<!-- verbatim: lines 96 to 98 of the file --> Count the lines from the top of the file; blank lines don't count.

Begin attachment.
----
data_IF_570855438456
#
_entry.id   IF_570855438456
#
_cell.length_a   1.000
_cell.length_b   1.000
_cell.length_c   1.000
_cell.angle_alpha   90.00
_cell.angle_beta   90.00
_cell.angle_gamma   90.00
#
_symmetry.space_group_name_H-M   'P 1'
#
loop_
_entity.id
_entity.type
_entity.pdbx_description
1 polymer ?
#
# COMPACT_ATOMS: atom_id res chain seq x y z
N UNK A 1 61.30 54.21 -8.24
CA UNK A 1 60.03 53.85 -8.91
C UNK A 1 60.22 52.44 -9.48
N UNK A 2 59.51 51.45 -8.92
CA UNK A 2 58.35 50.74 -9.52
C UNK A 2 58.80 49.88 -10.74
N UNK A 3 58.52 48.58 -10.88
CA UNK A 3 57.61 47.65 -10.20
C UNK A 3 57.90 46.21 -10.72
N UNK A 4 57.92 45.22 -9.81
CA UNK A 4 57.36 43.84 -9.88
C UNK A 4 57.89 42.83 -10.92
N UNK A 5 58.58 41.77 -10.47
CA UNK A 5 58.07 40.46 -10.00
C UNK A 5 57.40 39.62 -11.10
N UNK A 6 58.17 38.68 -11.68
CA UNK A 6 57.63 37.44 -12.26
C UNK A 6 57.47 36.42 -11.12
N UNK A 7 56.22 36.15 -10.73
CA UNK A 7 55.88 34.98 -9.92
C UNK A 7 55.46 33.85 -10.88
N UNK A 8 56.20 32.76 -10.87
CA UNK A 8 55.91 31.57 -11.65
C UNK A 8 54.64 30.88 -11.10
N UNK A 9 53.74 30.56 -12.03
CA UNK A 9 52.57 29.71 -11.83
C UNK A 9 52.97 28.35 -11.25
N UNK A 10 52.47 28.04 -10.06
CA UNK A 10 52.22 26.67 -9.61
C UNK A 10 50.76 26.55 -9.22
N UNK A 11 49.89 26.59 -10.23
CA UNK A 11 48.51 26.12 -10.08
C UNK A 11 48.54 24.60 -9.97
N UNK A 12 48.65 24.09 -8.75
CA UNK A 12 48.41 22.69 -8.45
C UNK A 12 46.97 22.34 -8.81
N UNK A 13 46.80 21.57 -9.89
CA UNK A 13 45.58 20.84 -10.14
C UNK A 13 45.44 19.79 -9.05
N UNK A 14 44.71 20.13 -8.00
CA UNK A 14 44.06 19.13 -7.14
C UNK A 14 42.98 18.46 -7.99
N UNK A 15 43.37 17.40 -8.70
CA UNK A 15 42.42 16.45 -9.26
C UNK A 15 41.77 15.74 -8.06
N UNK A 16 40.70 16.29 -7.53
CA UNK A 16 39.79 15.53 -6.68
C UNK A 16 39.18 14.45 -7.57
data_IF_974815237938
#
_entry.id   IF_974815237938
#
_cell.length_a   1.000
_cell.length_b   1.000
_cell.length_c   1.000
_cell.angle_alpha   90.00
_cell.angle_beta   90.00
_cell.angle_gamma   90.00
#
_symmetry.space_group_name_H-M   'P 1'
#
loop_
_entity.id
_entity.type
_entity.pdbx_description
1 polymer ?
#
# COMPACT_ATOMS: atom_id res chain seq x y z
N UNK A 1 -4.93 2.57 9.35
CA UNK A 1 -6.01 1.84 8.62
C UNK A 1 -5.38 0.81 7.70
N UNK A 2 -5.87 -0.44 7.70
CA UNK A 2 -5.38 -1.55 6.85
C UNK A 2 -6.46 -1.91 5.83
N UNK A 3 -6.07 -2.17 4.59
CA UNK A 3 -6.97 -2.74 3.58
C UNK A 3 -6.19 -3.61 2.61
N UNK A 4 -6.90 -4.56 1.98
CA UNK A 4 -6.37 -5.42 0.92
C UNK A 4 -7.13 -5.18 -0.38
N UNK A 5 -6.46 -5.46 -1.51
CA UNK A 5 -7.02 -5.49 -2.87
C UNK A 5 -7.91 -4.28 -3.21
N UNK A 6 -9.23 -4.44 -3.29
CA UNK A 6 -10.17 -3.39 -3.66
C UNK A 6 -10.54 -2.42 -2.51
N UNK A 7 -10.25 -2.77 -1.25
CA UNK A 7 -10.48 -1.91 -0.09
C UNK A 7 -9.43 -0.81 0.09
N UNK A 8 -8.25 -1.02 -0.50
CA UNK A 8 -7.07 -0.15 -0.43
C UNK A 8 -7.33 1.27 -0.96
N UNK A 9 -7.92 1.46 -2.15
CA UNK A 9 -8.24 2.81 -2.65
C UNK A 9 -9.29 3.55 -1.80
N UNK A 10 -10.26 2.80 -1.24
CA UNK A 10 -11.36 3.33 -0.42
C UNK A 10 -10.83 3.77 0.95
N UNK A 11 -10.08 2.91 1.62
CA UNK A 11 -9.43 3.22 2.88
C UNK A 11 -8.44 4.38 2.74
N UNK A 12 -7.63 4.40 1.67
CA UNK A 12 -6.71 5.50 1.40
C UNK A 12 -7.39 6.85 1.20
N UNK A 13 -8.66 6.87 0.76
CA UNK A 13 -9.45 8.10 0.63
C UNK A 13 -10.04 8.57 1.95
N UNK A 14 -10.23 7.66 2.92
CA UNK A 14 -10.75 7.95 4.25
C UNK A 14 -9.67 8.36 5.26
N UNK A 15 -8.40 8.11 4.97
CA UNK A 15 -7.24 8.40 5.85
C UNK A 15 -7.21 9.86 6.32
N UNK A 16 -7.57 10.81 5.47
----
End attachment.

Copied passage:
CA UNK A 3 -6.97 -2.74 3.58
C UNK A 3 -6.19 -3.61 2.61
N UNK A 4 -6.90 -4.56 1.98